Google brings internet free-speech battle to Supreme Court
Search engine says ruling could pave way for countries to use their courts to block content worldwide
Armed with the support of human rights and civil liberties organizations, Google is at the Supreme Court of Canada on Tuesday to appeal a ruling it says poses a threat to freedom of expression and access to information both in Canada and around the world.
Google wants to overturn a Canadian ruling it says could pave the way for countries to use their courts to block worldwide access to any internet content they don't like.
According to documents filed by Google's legal team, a decision made by the B.C. Supreme Court effectively issues "a permanent, mandatory, worldwide injunction … intended to silence speech regarding the existence of publicly accessible websites on the internet."
Free speech groups are really, really concerned about this case, because of the precedent it sets- Dinah PoKempner, general counsel for Human Rights Watch.
This all started with an intellectual property rights case in B.C.
The defendant — a company accused of stealing trade secrets from Burnaby, B.C.-based technology company Equustek — was ordered to stop doing business online.
According to B.C. court documents, Google was not a party to the legal action, but had "voluntarily" complied with Equustek's request that the defendant's web pages be removed from internet searches originating in Canada.
However, Equustek then argued that because web sales are global in nature, Google should not only block the infringing company from appearing in web search results on Google's Canadian domain, Google.ca, but Google sites worldwide. The B.C. Supreme Court agreed and issued the order Google is now fighting in Canada's highest court.
Canada could set 'international law norm'
The concern, according to David Price, a lawyer for Google, "is the principle of whether a court in Canada can direct Google to take an action to delist something [including search results] in a manner that may not be consistent with the laws of other countries where Google does business."
In turn, if Canada helps to set an "international law norm" establishing that global search removal orders are OK, Price said other countries and courts "may seek to impose a delisting obligation on Google that would end up being effective in Canada that would not be based on Canadian conceptions of freedom of expression and the right to access information."
Issues of jurisdiction are "one of the earliest internet problems," said Tamir Israel, a staff lawyer with the Canadian Internet Policy and Public Interest Clinic (CIPPIC), who has been closely watching the case.
"Because [the internet] was this network that wasn't in any place at once, and was everywhere at once, it was one of the first challenges that was flagged. Like, how are laws, legal systems, which have always been territorial and based on physical territory, going to work on this medium?"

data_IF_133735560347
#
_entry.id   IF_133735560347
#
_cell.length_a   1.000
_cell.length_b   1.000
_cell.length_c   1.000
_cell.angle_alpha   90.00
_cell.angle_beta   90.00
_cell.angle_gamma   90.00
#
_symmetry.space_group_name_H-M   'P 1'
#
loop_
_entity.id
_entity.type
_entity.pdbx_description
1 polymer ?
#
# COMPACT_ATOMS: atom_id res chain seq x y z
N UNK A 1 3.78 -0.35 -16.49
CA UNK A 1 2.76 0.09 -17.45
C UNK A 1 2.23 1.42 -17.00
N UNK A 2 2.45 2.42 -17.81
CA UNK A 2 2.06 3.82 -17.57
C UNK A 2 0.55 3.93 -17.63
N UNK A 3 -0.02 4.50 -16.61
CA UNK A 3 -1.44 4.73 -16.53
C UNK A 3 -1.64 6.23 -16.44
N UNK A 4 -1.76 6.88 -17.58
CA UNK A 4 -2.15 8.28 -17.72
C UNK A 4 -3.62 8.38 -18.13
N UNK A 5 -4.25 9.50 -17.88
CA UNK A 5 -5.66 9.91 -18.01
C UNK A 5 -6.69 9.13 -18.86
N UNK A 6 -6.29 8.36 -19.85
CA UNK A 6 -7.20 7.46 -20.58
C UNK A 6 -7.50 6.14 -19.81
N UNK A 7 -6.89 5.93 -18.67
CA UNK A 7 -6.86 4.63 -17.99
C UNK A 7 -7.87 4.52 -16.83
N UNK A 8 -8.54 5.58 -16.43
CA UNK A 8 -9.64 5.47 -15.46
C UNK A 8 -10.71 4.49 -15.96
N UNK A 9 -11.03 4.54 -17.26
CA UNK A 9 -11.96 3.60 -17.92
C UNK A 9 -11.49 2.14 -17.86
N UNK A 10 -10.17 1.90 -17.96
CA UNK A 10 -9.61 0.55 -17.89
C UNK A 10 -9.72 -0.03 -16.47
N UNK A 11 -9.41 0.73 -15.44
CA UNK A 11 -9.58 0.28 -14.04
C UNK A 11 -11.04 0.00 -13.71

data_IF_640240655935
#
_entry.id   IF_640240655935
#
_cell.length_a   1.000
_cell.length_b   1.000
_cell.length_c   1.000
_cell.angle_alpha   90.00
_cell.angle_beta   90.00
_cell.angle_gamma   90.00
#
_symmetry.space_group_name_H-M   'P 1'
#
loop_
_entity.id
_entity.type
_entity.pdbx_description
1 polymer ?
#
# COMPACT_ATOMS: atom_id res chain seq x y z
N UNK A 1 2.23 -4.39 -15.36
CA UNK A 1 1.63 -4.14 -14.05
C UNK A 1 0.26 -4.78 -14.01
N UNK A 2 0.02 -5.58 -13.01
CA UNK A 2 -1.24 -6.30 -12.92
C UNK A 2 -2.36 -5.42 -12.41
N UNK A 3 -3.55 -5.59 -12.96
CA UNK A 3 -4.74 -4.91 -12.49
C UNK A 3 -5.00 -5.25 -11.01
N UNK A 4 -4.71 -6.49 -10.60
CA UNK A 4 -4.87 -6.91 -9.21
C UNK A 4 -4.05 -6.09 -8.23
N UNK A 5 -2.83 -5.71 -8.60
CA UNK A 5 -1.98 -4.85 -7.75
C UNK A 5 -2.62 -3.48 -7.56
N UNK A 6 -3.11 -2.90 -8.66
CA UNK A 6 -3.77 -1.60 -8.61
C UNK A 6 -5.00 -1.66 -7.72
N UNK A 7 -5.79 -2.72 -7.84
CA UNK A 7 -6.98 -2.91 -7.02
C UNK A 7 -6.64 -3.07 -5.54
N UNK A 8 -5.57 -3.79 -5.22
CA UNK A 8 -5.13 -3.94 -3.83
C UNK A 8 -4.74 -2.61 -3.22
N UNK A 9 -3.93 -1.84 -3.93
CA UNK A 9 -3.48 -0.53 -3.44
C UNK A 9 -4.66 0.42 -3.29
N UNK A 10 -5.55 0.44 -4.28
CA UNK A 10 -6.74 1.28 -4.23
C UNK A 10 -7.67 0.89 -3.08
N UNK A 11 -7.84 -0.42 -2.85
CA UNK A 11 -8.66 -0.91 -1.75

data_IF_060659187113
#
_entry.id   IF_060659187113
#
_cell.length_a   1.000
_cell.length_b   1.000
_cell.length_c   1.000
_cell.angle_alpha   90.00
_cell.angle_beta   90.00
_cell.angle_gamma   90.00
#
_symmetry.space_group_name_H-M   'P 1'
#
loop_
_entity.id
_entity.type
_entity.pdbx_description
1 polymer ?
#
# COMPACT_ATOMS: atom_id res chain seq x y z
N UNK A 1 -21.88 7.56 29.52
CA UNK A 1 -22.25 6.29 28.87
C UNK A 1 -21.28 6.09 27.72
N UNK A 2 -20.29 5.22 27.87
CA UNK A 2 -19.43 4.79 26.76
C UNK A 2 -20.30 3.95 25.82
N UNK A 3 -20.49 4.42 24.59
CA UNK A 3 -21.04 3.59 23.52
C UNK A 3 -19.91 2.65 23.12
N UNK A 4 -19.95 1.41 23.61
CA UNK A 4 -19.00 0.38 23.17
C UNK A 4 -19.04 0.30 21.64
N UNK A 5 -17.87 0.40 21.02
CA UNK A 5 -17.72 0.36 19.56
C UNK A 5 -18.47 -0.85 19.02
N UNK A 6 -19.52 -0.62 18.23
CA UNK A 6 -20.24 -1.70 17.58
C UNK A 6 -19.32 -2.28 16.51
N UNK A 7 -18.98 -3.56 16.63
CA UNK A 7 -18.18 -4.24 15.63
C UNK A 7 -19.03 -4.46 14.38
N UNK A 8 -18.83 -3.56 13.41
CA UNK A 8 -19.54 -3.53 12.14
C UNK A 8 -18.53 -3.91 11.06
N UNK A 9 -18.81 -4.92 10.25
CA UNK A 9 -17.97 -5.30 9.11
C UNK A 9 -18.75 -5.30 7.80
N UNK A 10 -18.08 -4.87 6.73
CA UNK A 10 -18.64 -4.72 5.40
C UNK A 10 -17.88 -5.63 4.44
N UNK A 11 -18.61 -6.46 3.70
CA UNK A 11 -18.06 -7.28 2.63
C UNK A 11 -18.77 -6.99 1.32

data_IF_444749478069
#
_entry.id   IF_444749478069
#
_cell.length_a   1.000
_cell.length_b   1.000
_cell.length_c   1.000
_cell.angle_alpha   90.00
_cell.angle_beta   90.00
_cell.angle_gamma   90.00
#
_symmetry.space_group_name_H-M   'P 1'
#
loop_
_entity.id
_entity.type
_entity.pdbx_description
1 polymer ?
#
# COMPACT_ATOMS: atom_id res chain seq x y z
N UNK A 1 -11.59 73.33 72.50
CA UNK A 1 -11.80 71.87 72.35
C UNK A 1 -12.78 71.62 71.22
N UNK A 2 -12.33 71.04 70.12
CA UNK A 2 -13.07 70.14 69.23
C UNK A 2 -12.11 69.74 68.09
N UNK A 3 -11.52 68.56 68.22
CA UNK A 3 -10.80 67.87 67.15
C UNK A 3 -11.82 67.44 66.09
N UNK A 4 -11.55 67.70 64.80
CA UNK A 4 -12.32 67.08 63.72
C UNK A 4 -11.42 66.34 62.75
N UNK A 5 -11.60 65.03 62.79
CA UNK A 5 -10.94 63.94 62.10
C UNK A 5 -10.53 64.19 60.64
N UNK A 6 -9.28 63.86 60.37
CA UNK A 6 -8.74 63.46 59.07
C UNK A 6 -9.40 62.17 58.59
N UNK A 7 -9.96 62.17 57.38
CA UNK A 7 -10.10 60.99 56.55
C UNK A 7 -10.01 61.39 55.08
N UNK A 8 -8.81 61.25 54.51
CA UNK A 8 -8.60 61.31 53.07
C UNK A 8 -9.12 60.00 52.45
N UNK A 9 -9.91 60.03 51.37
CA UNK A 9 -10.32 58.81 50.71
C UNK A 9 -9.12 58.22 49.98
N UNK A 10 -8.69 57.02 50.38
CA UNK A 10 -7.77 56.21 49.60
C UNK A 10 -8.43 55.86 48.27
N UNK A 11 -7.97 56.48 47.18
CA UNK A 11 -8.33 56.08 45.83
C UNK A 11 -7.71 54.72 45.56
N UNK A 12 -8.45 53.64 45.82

Rights groups intervene
Several high-profile rights organizations, including Human Rights Watch, the Canadian Civil Liberties Association and the Electronic Frontier Foundation (EFF), have listed themselves as intervenors supporting Google's case in the Supreme Court.
"Free speech groups are really, really concerned about this case because of the precedent it sets," said Dinah PoKempner, general counsel for Human Rights Watch.
"Courts are experimenting with this idea as a way to deal with the problem that the internet is transborder," PoKempner said. "In this case we have to be, I think, a bit deferential to the speech impact, the rights impact, and not simply to the problem of the individual intellectual property right holder."
That impact, according to a news release issued Monday by EFF, "censors Google search results for users everywhere" and "violates our rights to freely search the web without government interference."
"We've argued essentially that they should only be ordered [to delete search results] in the most extreme circumstances, where the rights at issue are so fundamental that they outweigh any concerns about free expression or the right to receive information," said Vera Ranieri, a staff attorney with EFF.
'Red herring' argument
Barry Sookman, a senior partner at McCarthy Tétrault law firm specializing in technology, internet law and intellectual property, says raising the threat of global implications for freedom of speech is a "red herring."
"The nature of the alleged speech [in this case] is a website purely devoted to selling illegal goods," said Sookman, who is representing various music and publishing groups concerned with intellectual and cultural property protection as intervenors on the other side of the Google case.
"There could be a future case, with different facts, where the court would have to say, 'OK, is there some unnecessary interference with speech?'" he said. "But that's not this case."
But both Google and freedom of speech advocates say the implications reach far beyond the specific details of the case itself.
"The idea that just any country in the world can issue a global injunction is disturbing," said PoKempner.
With files from Jason Proctor